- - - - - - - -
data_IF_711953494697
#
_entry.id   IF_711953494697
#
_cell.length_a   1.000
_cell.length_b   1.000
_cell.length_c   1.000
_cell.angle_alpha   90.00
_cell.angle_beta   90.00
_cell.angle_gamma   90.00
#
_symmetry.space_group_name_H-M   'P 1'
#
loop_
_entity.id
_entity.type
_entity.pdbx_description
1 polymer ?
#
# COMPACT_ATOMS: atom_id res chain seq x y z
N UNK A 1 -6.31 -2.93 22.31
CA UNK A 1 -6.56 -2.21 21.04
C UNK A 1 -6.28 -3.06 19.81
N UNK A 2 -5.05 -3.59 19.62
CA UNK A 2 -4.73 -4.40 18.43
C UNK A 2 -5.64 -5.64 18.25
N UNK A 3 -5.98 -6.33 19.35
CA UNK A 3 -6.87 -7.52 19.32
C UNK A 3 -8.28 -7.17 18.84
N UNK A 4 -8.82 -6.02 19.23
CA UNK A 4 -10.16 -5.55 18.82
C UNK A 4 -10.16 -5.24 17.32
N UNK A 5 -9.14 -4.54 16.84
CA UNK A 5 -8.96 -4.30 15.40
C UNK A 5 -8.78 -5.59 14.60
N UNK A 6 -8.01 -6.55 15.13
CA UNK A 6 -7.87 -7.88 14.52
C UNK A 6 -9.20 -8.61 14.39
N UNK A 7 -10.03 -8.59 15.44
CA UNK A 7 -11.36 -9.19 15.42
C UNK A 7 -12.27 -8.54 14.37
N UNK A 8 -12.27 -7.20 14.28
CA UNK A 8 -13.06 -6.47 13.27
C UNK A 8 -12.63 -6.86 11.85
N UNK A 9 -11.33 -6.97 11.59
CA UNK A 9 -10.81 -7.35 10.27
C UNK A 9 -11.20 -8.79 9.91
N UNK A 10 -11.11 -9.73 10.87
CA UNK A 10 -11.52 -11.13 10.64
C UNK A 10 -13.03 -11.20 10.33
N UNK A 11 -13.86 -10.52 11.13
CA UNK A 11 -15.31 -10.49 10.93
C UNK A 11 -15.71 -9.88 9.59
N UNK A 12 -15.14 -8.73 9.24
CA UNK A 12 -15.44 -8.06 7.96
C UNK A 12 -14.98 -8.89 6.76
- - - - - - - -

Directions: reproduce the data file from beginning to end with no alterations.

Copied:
data_IF_711953494697
#
_entry.id   IF_711953494697
#
_cell.length_a   1.000
_cell.length_b   1.000
_cell.length_c   1.000
_cell.angle_alpha   90.00
_cell.angle_beta   90.00
_cell.angle_gamma   90.00
#
_symmetry.space_group_name_H-M   'P 1'
#
loop_
_entity.id
_entity.type
_entity.pdbx_description
1 polymer ?
#
# COMPACT_ATOMS: atom_id res chain seq x y z
N UNK A 1 -6.31 -2.93 22.31
CA UNK A 1 -6.56 -2.21 21.04
C UNK A 1 -6.28 -3.06 19.81
N UNK A 2 -5.05 -3.59 19.62
CA UNK A 2 -4.73 -4.40 18.43
C UNK A 2 -5.64 -5.64 18.25
N UNK A 3 -5.98 -6.33 19.35
CA UNK A 3 -6.87 -7.52 19.32
C UNK A 3 -8.28 -7.17 18.84
N UNK A 4 -8.82 -6.02 19.23
CA UNK A 4 -10.16 -5.55 18.82
C UNK A 4 -10.16 -5.24 17.32
N UNK A 5 -9.14 -4.54 16.84
CA UNK A 5 -8.96 -4.30 15.40
C UNK A 5 -8.78 -5.59 14.60
N UNK A 6 -8.01 -6.55 15.13
CA UNK A 6 -7.87 -7.88 14.52
C UNK A 6 -9.20 -8.61 14.39
N UNK A 7 -10.03 -8.59 15.44
CA UNK A 7 -11.36 -9.19 15.42
C UNK A 7 -12.27 -8.54 14.37
N UNK A 8 -12.27 -7.20 14.28
CA UNK A 8 -13.06 -6.47 13.27
C UNK A 8 -12.63 -6.86 11.85
N UNK A 9 -11.33 -6.97 11.59
CA UNK A 9 -10.81 -7.35 10.27
C UNK A 9 -11.20 -8.79 9.91
N UNK A 10 -11.11 -9.73 10.87
CA UNK A 10 -11.52 -11.13 10.64
C UNK A 10 -13.03 -11.20 10.33
N UNK A 11 -13.86 -10.52 11.13
CA UNK A 11 -15.31 -10.49 10.93
C UNK A 11 -15.71 -9.88 9.59
N UNK A 12 -15.14 -8.73 9.24
CA UNK A 12 -15.44 -8.06 7.96
C UNK A 12 -14.98 -8.89 6.76